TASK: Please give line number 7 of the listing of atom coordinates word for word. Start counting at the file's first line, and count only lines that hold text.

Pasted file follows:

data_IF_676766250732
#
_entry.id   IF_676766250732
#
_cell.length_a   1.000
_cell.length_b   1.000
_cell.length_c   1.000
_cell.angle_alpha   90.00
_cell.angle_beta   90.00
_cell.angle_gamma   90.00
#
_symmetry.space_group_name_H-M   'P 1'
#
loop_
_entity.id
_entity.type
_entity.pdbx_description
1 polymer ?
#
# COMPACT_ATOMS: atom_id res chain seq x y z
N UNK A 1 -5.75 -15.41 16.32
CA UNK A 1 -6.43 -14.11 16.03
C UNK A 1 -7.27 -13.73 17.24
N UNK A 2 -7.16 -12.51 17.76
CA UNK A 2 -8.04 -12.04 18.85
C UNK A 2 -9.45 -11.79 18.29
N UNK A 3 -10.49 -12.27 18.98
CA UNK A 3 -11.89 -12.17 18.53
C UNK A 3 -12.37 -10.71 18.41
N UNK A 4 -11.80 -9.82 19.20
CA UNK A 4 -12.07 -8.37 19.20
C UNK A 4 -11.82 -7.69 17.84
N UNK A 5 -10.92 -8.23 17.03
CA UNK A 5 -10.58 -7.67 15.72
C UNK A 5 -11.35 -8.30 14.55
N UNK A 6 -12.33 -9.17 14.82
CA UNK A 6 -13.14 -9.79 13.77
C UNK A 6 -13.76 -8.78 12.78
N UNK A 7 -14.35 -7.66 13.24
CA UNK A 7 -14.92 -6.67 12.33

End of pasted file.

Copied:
_cell.length_c   1.000